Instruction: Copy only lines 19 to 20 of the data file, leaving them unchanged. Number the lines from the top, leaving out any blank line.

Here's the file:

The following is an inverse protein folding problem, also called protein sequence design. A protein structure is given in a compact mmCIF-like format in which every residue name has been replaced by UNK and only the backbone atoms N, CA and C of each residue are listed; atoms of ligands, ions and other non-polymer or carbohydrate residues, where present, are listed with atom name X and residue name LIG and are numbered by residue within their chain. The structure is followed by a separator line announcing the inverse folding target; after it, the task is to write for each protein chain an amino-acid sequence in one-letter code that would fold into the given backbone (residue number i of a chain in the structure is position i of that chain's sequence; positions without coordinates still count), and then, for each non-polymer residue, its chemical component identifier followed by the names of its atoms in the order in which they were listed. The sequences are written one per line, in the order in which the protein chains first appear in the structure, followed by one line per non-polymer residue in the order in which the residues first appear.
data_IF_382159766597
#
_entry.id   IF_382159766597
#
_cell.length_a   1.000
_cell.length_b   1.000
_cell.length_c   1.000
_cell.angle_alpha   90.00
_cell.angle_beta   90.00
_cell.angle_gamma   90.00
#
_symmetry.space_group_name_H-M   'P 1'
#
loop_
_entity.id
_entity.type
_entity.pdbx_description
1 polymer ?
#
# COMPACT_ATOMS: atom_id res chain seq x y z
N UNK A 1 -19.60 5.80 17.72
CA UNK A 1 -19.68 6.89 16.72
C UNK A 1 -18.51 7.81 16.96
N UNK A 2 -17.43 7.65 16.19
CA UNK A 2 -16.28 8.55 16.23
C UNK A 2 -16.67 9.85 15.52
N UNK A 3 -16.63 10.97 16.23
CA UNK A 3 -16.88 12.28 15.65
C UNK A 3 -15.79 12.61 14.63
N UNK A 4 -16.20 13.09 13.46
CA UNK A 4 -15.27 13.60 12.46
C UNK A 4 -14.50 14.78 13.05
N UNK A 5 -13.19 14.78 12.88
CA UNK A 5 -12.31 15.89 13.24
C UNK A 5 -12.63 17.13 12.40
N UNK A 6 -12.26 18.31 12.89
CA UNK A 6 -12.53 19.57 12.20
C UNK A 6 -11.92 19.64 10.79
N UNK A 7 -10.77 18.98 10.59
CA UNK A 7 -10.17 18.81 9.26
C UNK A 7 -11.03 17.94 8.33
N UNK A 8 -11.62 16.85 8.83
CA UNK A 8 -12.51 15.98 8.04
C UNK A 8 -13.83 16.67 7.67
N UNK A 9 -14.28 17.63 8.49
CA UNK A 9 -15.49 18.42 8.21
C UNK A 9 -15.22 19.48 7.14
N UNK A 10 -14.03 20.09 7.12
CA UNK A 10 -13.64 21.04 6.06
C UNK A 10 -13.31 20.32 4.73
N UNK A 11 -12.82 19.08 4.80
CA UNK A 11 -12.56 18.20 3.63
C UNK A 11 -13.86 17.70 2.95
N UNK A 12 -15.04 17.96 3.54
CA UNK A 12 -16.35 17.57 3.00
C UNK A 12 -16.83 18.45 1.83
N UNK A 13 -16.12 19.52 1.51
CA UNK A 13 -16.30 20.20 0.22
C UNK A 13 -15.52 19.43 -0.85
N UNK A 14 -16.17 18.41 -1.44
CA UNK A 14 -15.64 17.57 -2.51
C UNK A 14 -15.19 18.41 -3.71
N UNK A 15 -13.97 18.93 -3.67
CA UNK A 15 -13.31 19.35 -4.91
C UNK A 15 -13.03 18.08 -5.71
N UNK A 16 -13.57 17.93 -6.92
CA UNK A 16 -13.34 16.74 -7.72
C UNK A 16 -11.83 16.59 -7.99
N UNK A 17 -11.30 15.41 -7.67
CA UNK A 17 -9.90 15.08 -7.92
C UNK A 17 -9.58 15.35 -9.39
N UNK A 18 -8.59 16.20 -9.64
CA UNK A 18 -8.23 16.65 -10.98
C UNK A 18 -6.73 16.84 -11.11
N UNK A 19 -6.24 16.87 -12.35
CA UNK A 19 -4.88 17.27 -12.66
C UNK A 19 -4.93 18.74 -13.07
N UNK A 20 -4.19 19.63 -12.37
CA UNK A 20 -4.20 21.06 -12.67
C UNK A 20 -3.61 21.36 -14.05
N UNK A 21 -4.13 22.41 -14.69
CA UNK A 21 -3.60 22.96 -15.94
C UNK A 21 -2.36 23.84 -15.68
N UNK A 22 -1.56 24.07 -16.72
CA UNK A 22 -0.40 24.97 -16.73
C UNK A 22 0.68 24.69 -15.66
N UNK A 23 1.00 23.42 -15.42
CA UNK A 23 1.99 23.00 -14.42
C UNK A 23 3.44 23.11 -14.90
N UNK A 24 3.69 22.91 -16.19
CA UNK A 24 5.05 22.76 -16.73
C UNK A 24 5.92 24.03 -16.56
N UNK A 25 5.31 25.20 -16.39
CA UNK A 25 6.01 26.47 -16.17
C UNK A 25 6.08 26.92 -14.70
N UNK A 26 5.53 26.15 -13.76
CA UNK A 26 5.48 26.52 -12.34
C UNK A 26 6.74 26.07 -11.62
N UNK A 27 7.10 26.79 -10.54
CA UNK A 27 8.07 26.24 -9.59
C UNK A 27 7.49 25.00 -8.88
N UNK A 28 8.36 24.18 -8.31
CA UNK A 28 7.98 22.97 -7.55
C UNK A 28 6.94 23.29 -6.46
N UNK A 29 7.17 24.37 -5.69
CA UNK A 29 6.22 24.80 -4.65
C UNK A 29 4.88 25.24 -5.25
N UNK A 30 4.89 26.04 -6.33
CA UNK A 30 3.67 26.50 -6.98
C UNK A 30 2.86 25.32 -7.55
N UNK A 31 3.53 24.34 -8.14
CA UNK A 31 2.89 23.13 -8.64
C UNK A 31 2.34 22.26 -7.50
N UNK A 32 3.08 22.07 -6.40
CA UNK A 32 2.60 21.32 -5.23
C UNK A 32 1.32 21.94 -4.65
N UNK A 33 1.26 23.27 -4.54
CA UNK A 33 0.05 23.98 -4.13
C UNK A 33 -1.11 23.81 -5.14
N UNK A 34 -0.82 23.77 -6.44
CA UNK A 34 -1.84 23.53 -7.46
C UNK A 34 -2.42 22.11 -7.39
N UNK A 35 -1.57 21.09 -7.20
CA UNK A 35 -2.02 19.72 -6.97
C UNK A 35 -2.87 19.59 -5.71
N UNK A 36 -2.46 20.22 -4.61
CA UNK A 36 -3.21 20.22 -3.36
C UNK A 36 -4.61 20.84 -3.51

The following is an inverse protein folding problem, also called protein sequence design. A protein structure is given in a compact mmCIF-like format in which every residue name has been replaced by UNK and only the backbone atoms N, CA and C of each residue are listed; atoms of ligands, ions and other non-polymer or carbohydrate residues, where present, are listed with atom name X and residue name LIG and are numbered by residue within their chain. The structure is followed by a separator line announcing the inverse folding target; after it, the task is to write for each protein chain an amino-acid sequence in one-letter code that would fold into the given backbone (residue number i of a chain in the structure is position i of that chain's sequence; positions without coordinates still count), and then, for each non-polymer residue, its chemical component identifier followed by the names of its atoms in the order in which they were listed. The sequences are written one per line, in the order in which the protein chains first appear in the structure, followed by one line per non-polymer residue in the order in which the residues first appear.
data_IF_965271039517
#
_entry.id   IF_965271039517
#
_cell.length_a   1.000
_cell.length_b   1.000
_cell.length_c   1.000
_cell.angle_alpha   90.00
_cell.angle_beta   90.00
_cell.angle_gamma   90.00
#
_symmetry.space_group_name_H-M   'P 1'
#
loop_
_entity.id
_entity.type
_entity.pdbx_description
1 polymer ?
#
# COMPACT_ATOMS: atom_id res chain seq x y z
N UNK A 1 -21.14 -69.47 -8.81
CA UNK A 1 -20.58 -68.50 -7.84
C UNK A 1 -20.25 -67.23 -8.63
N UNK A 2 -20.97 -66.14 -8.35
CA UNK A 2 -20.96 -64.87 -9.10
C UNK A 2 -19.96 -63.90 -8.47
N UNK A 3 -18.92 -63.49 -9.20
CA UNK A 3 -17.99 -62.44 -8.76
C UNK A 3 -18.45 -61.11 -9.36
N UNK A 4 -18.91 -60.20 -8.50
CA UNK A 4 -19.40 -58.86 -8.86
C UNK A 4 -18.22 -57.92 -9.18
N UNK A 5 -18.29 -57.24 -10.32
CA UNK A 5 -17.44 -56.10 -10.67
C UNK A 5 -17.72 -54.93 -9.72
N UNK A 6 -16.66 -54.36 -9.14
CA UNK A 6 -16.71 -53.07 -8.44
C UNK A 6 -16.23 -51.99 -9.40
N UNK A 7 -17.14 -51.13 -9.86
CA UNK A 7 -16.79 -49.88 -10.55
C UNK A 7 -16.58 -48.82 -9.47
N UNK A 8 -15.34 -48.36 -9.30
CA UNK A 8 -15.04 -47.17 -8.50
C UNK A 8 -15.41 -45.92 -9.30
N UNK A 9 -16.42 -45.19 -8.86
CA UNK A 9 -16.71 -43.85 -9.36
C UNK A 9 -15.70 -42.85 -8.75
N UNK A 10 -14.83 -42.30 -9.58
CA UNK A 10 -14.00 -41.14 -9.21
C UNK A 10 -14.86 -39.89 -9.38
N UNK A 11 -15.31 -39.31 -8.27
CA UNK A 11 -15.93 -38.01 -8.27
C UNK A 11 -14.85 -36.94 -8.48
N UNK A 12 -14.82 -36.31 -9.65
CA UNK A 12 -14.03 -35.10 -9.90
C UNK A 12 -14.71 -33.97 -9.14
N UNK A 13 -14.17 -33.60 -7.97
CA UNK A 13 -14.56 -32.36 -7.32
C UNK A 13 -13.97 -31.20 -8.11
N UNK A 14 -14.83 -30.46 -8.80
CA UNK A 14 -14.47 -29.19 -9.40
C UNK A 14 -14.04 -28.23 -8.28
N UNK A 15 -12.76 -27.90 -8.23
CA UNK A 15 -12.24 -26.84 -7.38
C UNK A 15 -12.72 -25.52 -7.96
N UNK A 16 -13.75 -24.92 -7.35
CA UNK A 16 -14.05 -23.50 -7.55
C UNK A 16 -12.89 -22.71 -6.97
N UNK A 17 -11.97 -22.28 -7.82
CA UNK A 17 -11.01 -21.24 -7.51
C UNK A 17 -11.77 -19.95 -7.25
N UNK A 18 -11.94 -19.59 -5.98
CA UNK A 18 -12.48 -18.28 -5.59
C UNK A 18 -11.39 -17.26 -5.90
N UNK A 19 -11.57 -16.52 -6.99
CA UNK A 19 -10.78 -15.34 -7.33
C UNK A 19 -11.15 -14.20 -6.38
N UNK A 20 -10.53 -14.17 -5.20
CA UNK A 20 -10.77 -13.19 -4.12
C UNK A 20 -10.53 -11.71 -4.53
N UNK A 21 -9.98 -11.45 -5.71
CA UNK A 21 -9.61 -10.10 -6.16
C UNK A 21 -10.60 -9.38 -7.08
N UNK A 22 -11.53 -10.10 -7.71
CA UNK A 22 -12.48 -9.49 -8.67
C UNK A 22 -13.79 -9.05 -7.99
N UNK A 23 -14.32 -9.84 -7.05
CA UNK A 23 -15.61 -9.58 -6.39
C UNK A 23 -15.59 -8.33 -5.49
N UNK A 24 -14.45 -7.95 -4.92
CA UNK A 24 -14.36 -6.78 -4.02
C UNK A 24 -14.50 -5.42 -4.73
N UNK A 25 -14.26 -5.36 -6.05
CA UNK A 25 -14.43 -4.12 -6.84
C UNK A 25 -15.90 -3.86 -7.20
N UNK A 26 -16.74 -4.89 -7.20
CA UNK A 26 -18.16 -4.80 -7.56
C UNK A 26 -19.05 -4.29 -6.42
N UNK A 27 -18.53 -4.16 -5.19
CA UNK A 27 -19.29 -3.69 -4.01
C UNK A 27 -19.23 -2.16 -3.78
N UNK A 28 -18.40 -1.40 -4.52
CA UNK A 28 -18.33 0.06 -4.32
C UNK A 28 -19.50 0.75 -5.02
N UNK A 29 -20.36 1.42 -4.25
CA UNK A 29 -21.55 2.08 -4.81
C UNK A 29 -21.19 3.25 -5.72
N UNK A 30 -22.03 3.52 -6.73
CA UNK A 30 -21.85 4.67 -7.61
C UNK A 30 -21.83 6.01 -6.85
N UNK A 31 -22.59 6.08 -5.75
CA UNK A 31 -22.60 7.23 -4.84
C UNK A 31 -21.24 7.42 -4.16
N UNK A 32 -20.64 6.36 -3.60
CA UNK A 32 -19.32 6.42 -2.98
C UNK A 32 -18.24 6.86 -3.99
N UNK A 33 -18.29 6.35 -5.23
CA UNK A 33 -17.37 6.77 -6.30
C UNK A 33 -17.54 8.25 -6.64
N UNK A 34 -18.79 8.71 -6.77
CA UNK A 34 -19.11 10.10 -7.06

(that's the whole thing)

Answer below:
1 polymer ?
#